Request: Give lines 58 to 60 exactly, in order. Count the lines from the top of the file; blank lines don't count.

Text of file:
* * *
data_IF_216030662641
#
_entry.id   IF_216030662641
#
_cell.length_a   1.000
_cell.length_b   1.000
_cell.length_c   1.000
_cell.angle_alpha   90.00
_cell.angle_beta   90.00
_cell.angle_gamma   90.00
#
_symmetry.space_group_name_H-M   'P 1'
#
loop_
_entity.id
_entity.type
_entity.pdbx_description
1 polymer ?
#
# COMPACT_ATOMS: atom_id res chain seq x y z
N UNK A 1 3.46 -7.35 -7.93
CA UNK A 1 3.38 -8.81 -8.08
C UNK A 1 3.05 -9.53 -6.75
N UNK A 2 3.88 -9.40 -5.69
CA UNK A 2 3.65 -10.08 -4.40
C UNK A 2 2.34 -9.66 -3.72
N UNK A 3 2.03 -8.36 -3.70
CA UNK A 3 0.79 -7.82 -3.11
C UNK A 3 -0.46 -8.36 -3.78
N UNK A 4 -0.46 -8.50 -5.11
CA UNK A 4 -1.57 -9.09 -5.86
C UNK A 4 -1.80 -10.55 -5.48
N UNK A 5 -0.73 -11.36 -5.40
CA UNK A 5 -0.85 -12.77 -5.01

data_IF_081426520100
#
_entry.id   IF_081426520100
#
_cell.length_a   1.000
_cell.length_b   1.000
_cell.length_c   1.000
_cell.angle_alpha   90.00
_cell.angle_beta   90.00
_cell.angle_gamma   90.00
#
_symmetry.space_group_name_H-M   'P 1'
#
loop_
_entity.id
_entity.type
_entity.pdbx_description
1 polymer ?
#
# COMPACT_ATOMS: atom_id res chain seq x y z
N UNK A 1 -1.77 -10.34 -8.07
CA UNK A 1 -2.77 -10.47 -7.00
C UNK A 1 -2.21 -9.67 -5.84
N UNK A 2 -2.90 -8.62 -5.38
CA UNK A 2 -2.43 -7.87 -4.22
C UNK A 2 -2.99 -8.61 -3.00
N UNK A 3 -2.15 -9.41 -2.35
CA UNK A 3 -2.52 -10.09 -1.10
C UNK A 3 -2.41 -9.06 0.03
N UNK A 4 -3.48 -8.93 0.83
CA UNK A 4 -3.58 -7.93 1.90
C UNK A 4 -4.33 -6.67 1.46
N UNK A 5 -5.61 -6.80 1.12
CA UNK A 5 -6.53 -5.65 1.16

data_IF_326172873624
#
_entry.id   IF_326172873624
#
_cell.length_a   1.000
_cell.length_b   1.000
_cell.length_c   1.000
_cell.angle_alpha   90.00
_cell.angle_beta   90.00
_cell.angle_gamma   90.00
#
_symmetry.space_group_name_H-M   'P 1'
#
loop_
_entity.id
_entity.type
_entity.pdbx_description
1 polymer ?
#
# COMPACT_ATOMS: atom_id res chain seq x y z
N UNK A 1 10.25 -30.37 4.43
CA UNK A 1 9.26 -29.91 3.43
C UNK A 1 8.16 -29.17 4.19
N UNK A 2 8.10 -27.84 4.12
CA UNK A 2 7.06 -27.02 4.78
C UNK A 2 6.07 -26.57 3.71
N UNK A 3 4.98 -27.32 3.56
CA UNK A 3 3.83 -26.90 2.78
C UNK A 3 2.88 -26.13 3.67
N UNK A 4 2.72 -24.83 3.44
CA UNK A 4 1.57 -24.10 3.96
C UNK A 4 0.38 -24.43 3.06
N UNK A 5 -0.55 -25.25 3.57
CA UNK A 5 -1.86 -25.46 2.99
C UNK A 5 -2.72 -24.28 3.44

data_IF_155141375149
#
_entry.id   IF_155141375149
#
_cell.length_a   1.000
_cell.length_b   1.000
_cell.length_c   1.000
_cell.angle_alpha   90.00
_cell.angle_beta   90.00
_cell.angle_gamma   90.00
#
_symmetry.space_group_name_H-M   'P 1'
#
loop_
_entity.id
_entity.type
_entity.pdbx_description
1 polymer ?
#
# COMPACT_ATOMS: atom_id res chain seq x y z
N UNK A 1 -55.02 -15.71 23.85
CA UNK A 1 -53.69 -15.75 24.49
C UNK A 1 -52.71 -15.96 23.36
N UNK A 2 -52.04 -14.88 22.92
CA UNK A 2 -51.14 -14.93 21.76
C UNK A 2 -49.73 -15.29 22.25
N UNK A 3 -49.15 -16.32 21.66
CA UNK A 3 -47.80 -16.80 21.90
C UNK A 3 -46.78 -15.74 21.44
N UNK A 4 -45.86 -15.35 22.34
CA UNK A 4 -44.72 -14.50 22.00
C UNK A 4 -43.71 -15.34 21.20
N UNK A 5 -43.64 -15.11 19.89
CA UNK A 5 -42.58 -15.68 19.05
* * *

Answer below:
N UNK A 2 -2.90 -8.62 -5.38
CA UNK A 2 -2.43 -7.87 -4.22
C UNK A 2 -2.99 -8.61 -3.00